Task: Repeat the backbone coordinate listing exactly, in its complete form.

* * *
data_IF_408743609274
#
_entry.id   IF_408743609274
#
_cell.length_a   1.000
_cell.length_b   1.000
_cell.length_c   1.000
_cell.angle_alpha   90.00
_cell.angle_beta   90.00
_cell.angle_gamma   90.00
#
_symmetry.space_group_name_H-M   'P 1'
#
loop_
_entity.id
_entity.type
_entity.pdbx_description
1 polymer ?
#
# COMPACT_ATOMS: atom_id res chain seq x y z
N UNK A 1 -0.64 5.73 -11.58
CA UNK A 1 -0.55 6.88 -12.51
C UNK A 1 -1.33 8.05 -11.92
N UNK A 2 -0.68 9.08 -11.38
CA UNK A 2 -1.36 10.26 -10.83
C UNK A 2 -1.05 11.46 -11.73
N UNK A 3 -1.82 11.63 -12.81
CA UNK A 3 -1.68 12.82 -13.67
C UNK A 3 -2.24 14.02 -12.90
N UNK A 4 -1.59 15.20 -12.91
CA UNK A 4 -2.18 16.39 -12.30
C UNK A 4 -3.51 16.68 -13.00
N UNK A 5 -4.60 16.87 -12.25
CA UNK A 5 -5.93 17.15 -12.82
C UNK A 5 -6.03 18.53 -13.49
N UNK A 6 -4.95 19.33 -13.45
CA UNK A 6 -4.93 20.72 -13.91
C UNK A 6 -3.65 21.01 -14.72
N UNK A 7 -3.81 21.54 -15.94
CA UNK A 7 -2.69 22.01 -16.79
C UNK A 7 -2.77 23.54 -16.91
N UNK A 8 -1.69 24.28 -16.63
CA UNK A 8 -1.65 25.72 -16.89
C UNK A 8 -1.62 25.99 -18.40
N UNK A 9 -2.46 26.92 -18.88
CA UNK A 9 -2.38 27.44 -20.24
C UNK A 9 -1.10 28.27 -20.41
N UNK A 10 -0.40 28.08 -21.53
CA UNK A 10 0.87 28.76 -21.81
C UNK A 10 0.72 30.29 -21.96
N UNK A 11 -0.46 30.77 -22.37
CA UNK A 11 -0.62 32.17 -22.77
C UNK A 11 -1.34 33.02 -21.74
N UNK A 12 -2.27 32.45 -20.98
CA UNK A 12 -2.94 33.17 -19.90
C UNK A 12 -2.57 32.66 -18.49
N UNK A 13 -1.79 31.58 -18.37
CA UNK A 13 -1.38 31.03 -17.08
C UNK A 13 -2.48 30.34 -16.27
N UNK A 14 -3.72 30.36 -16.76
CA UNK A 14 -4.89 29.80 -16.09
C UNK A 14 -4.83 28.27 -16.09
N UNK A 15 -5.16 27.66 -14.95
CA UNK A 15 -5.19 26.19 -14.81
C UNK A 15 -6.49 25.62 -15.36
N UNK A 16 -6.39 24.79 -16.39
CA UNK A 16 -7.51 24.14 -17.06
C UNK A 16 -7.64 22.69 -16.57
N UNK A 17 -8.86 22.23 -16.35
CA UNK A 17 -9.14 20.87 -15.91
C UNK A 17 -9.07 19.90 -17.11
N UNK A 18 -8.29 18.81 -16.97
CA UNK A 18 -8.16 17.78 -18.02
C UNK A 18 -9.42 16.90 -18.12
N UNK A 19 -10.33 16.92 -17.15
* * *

data_IF_408743609274
#
_entry.id   IF_408743609274
#
_cell.length_a   1.000
_cell.length_b   1.000
_cell.length_c   1.000
_cell.angle_alpha   90.00
_cell.angle_beta   90.00
_cell.angle_gamma   90.00
#
_symmetry.space_group_name_H-M   'P 1'
#
loop_
_entity.id
_entity.type
_entity.pdbx_description
1 polymer ?
#
# COMPACT_ATOMS: atom_id res chain seq x y z
N UNK A 1 -0.64 5.73 -11.58
CA UNK A 1 -0.55 6.88 -12.51
C UNK A 1 -1.33 8.05 -11.92
N UNK A 2 -0.68 9.08 -11.38
CA UNK A 2 -1.36 10.26 -10.83
C UNK A 2 -1.05 11.46 -11.73
N UNK A 3 -1.82 11.63 -12.81
CA UNK A 3 -1.68 12.82 -13.67
C UNK A 3 -2.24 14.02 -12.90
N UNK A 4 -1.59 15.20 -12.91
CA UNK A 4 -2.18 16.39 -12.30
C UNK A 4 -3.51 16.68 -13.00
N UNK A 5 -4.60 16.87 -12.25
CA UNK A 5 -5.93 17.15 -12.82
C UNK A 5 -6.03 18.53 -13.49
N UNK A 6 -4.95 19.33 -13.45
CA UNK A 6 -4.93 20.72 -13.91
C UNK A 6 -3.65 21.01 -14.72
N UNK A 7 -3.81 21.54 -15.94
CA UNK A 7 -2.69 22.01 -16.79
C UNK A 7 -2.77 23.54 -16.91
N UNK A 8 -1.69 24.28 -16.63
CA UNK A 8 -1.65 25.72 -16.89
C UNK A 8 -1.62 25.99 -18.40
N UNK A 9 -2.46 26.92 -18.88
CA UNK A 9 -2.38 27.44 -20.24
C UNK A 9 -1.10 28.27 -20.41
N UNK A 10 -0.40 28.08 -21.53
CA UNK A 10 0.87 28.76 -21.81
C UNK A 10 0.72 30.29 -21.96
N UNK A 11 -0.46 30.77 -22.37
CA UNK A 11 -0.62 32.17 -22.77
C UNK A 11 -1.34 33.02 -21.74
N UNK A 12 -2.27 32.45 -20.98
CA UNK A 12 -2.94 33.17 -19.90
C UNK A 12 -2.57 32.66 -18.49
N UNK A 13 -1.79 31.58 -18.37
CA UNK A 13 -1.38 31.03 -17.08
C UNK A 13 -2.48 30.34 -16.27
N UNK A 14 -3.72 30.36 -16.76
CA UNK A 14 -4.89 29.80 -16.09
C UNK A 14 -4.83 28.27 -16.09
N UNK A 15 -5.16 27.66 -14.95
CA UNK A 15 -5.19 26.19 -14.81
C UNK A 15 -6.49 25.62 -15.36
N UNK A 16 -6.39 24.79 -16.39
CA UNK A 16 -7.51 24.14 -17.06
C UNK A 16 -7.64 22.69 -16.57
N UNK A 17 -8.86 22.23 -16.35
CA UNK A 17 -9.14 20.87 -15.91
C UNK A 17 -9.07 19.90 -17.11
N UNK A 18 -8.29 18.81 -16.97
CA UNK A 18 -8.16 17.78 -18.02
C UNK A 18 -9.42 16.90 -18.12
N UNK A 19 -10.33 16.92 -17.15